Making your skeleton stand up...

We spoke about vocabulary last time. Without vocabulary you have no words to convey anything. Even if you are using no grammar, you can be understood in basic terms with just words. However, moving beyond sounding like Tarzan, we do need some structure to our language to make it all fit together and focus in on the right way to use language to convey the meaning in our head.

I often think of grammar as the skeleton of the language on which we attach the vocabulary, which I think of as the flesh. There is more flesh than bone, so grammar is something we can only really consider for a certain amount of time usually to express pretty much everything we'd like to. Naturally, we can continue to talk about nuances in grammatical structures until the cows come home, but the core of it is learnable relatively quickly compared to the vocabulary that we need to attach it too.


Why grammar?

Grammar helps to define the meaning of what we want to say. You can say ‘cat table’, but we are not clear what that means without some additional words or grammar to explain it properly. In some languages the words ‘cat’ and ‘table’ change depending on what we want to say. Is the cat on the table, under it, moving towards it or is the table falling on the cat? We also don't know when the cat and table are doing what they are doing from just the two words. We may also need to indicate which cat and which table. All of this additional information is carried through the way we use and arrange the words according to the rules of grammar of the language.


Grammar is just patterns

I am often told that people find grammar scary, hard or confusing. I can identify with this when I think of tables of endings that we should learn off by heart. However, I don't prescribe this way of learning a language for everyone. Sometimes people enjoy memorising these tables like the old images we have of Latin class from days of old, but that is not how it needs to be for every language all the time. Sure there is some memorisation needed, but it can be done in context.


Learning grammar in context

When you learn your first language, you learn it by copying the patterns that the people around you use. Usually, this starts with your immediate family and then people outside the home. The crucial point to this is that you go to school as a child able to communicate in the language without ever having studied grammar. How is this possible? Well, you have simply learnt the patterns you need to express what you need on the topics you need it all in.

Getting it wrong is fine

As a native English speaker, I first learnt how to say ‘I play’ becomes ‘I played’ when I am talking about something that happened in the past. Then I see that ‘ed’ is added to the end of words to say what happened in the past, so I start saying ‘I runned’, ‘I seed’, ‘I goed’ and so on. This is all understandable for people because it follows the regular pattern. As I got older, I was corrected and slowly started learning the exception, ‘I ran’, ‘I saw’ and ‘I went’ and this is how it can work for the learner too.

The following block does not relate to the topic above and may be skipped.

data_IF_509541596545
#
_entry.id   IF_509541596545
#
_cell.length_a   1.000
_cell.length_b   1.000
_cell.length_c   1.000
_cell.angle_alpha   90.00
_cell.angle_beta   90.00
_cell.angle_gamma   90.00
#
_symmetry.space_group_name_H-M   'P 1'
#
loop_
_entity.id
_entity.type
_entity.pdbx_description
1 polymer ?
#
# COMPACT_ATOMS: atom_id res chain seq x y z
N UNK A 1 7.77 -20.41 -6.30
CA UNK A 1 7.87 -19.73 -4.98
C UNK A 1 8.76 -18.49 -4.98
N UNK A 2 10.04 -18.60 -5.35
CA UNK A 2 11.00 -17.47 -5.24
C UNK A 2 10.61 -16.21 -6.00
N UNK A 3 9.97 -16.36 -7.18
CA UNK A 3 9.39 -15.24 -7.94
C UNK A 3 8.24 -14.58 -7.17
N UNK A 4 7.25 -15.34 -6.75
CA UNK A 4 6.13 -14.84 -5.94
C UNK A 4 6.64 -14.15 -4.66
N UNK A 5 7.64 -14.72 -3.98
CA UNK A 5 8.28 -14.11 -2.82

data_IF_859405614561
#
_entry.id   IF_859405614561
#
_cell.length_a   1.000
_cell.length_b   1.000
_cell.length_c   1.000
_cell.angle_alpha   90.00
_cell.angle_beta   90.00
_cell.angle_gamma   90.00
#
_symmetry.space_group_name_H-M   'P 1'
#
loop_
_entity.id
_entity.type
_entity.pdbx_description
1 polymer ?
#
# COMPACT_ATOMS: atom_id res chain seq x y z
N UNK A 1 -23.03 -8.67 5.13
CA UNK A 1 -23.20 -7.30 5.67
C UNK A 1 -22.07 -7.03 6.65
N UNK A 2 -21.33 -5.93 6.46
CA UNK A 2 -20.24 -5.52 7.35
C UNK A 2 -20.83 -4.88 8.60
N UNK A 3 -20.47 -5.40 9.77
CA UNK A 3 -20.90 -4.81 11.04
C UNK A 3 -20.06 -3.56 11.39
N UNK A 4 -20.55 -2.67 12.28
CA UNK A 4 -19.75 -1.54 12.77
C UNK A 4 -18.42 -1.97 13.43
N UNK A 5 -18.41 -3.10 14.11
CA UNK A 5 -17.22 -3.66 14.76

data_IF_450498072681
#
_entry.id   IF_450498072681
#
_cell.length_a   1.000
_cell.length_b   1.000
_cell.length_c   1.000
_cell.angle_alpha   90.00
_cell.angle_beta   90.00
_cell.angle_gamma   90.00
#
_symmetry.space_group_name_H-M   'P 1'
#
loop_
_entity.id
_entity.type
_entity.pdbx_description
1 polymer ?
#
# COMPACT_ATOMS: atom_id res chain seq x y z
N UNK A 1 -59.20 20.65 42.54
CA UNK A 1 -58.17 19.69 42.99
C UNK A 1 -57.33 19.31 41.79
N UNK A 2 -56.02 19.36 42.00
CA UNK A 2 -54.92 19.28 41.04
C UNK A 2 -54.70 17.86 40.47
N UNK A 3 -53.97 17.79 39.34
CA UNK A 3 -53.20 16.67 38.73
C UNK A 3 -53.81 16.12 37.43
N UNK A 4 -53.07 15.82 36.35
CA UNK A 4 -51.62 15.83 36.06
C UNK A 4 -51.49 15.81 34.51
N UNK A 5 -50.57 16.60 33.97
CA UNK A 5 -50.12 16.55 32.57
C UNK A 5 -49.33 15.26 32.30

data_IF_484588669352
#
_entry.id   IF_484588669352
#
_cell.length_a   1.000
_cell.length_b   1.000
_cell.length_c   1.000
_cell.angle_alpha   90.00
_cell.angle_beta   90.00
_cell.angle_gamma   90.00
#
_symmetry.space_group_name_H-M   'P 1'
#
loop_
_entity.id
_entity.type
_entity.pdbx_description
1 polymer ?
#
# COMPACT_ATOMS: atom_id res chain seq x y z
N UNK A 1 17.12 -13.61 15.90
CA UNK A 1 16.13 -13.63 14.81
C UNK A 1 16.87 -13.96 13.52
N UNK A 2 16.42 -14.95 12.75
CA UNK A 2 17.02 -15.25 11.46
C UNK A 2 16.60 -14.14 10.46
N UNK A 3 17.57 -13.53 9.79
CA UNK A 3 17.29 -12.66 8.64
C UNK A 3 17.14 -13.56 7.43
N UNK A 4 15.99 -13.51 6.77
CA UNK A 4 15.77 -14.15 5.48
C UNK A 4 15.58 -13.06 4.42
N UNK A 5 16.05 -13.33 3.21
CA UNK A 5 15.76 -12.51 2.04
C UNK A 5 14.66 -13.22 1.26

Studying grammar is useful

Looking at a grammar book and particularly explanations of grammar and examples of how the language is used is really helpful in order to get under the skin of the language more quickly than just by accident like a child. This major advantage of being able to read and speak at least one language fluently before we start another is a huge advantage we have over children in learning a new language. We already have one language's grammatical structure in our head and we know how things work to a degree too. We have a point of comparison for explanations too. Use this to your advantage and build on it from there.


Use the new structures you learn

When you learn a new way of expressing something in a language, use it as often as you can to get it ingrained in your brain. This is the same deal as vocabulary learning: you need to use it so you don't lose it!

When you are talking with your italki teacher, get in as much of the grammar as possible by:

1) Talking about lots of people you know and using many different forms of words and verbs. I do this, my brother does that, they like this, we like that and so on and so forth

2) Focusing on using the standard form of a grammatical aspect of the language, like my past tenses in English above and then try to throw in some irregulars that you've learnt to really solidify them in your brain

3) Talking about this in number to practise plural forms or to use your measure words (if you are using Asian languages)

4) Swinging from tense to tense by mixing things up in your speech. Try talking about what you do now, what you used to do or did yesterday, what you would like to do if you won the lottery and what you plan to do tomorrow, next year or some other time in the future


Sometimes these activities feel forced and can be mentally tiring to get through too, but they can also give you a huge buzz when you get them right and you are building up your brain muscle by treading a path in your brain to create these linguistic patterns more easily in the future as you move forward with the language and use it with natives.


Richard works as the Languages Director at Emoderation. He also has a website and Facebook page about language learning. You can reach out to find out about his learning techniques, which he explores in workshops online and in person for anyone interested in learning how to succeed in their language studies.


Image Source:

Image by MichaelGaida (CC0)